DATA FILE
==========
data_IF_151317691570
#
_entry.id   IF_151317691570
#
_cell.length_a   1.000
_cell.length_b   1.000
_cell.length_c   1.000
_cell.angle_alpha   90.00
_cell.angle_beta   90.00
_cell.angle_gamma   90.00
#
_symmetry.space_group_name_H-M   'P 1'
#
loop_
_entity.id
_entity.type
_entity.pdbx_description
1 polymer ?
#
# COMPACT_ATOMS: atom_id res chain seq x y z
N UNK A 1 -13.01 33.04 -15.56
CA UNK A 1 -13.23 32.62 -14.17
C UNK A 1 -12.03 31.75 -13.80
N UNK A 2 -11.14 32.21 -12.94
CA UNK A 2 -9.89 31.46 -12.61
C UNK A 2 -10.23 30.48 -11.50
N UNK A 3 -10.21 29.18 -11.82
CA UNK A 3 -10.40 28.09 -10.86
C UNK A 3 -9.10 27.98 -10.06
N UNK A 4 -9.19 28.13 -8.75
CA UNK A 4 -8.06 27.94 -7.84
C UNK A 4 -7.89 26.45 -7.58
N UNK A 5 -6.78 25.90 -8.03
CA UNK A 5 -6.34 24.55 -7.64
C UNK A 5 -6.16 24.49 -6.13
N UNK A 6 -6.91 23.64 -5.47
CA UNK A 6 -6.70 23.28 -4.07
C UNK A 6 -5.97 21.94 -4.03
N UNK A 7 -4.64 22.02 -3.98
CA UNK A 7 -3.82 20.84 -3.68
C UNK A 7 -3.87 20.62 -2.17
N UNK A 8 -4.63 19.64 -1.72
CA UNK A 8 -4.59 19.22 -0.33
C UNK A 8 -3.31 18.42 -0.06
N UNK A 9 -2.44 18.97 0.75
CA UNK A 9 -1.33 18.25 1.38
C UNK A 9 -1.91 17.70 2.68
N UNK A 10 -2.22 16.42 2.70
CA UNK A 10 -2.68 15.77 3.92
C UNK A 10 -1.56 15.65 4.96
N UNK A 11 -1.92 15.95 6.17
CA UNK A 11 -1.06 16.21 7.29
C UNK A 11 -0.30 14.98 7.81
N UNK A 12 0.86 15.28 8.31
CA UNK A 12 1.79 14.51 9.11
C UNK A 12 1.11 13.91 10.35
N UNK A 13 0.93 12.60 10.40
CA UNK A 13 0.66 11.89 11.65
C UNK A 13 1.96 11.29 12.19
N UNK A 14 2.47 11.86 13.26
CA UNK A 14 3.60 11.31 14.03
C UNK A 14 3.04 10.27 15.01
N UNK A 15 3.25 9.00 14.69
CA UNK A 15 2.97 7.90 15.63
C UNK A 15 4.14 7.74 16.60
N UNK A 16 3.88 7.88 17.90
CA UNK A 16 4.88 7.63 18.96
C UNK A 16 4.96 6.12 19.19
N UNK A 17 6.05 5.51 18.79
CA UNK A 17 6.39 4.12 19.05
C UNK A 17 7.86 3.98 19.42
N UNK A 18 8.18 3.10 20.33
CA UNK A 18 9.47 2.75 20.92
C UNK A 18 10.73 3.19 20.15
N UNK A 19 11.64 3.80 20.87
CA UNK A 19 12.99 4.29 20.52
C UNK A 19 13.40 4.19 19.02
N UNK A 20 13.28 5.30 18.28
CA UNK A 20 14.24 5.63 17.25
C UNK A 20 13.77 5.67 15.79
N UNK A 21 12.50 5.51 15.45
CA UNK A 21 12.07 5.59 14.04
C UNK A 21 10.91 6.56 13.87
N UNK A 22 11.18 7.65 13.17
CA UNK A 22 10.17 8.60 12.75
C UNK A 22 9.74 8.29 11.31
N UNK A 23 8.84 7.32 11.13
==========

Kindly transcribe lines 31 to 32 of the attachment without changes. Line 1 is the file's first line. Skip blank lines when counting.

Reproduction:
CA UNK A 4 -8.06 27.94 -7.84
C UNK A 4 -7.89 26.45 -7.58